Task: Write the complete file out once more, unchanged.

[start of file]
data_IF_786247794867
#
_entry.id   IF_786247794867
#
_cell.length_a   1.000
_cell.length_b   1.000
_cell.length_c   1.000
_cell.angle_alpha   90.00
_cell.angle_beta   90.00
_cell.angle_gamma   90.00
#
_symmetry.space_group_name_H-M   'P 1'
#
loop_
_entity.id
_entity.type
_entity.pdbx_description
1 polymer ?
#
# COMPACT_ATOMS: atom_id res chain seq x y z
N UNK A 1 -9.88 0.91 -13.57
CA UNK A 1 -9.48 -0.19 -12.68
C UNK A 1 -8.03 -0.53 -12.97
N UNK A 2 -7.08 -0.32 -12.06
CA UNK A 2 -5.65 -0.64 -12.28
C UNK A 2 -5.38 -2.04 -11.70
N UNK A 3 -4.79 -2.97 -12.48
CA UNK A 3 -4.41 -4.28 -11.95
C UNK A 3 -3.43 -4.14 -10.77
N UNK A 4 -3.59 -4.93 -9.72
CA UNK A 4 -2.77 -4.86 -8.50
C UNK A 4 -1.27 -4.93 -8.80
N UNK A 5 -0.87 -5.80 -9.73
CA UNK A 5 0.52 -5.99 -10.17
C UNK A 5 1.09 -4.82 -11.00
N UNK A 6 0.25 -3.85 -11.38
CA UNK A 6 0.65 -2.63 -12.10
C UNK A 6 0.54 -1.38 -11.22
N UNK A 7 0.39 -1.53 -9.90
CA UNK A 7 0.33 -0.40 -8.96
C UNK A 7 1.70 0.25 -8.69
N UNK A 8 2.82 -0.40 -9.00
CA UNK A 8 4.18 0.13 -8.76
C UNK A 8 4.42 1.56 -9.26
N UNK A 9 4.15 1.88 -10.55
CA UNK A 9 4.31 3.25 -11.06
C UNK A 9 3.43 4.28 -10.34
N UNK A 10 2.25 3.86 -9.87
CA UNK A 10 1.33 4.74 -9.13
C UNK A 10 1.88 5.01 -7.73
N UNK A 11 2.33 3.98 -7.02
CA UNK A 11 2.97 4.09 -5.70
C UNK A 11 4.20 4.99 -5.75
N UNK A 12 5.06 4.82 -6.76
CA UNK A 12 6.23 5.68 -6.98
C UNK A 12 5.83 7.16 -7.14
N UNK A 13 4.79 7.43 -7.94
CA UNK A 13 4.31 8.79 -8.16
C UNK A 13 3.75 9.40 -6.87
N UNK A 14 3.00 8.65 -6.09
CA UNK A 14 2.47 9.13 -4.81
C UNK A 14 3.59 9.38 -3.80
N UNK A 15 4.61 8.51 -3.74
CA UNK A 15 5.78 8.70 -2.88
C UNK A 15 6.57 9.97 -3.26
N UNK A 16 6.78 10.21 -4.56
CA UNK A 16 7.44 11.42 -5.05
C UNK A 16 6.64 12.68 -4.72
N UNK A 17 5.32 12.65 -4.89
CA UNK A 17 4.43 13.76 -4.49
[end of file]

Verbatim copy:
data_IF_786247794867
#
_entry.id   IF_786247794867
#
_cell.length_a   1.000
_cell.length_b   1.000
_cell.length_c   1.000
_cell.angle_alpha   90.00
_cell.angle_beta   90.00
_cell.angle_gamma   90.00
#
_symmetry.space_group_name_H-M   'P 1'
#
loop_
_entity.id
_entity.type
_entity.pdbx_description
1 polymer ?
#
# COMPACT_ATOMS: atom_id res chain seq x y z
N UNK A 1 -9.88 0.91 -13.57
CA UNK A 1 -9.48 -0.19 -12.68
C UNK A 1 -8.03 -0.53 -12.97
N UNK A 2 -7.08 -0.32 -12.06
CA UNK A 2 -5.65 -0.64 -12.28
C UNK A 2 -5.38 -2.04 -11.70
N UNK A 3 -4.79 -2.97 -12.48
CA UNK A 3 -4.41 -4.28 -11.95
C UNK A 3 -3.43 -4.14 -10.77
N UNK A 4 -3.59 -4.93 -9.72
CA UNK A 4 -2.77 -4.86 -8.50
C UNK A 4 -1.27 -4.93 -8.80
N UNK A 5 -0.87 -5.80 -9.73
CA UNK A 5 0.52 -5.99 -10.17
C UNK A 5 1.09 -4.82 -11.00
N UNK A 6 0.25 -3.85 -11.38
CA UNK A 6 0.65 -2.63 -12.10
C UNK A 6 0.54 -1.38 -11.22
N UNK A 7 0.39 -1.53 -9.90
CA UNK A 7 0.33 -0.40 -8.96
C UNK A 7 1.70 0.25 -8.69
N UNK A 8 2.82 -0.40 -9.00
CA UNK A 8 4.18 0.13 -8.76
C UNK A 8 4.42 1.56 -9.26
N UNK A 9 4.15 1.88 -10.55
CA UNK A 9 4.31 3.25 -11.06
C UNK A 9 3.43 4.28 -10.34
N UNK A 10 2.25 3.86 -9.87
CA UNK A 10 1.33 4.74 -9.13
C UNK A 10 1.88 5.01 -7.73
N UNK A 11 2.33 3.98 -7.02
CA UNK A 11 2.97 4.09 -5.70
C UNK A 11 4.20 4.99 -5.75
N UNK A 12 5.06 4.82 -6.76
CA UNK A 12 6.23 5.68 -6.98
C UNK A 12 5.83 7.16 -7.14
N UNK A 13 4.79 7.43 -7.94
CA UNK A 13 4.31 8.79 -8.16
C UNK A 13 3.75 9.40 -6.87
N UNK A 14 3.00 8.65 -6.09
CA UNK A 14 2.47 9.13 -4.81
C UNK A 14 3.59 9.38 -3.80
N UNK A 15 4.61 8.51 -3.74
CA UNK A 15 5.78 8.70 -2.88
C UNK A 15 6.57 9.97 -3.26
N UNK A 16 6.78 10.21 -4.56
CA UNK A 16 7.44 11.42 -5.05
C UNK A 16 6.64 12.68 -4.72
N UNK A 17 5.32 12.65 -4.89
CA UNK A 17 4.43 13.76 -4.49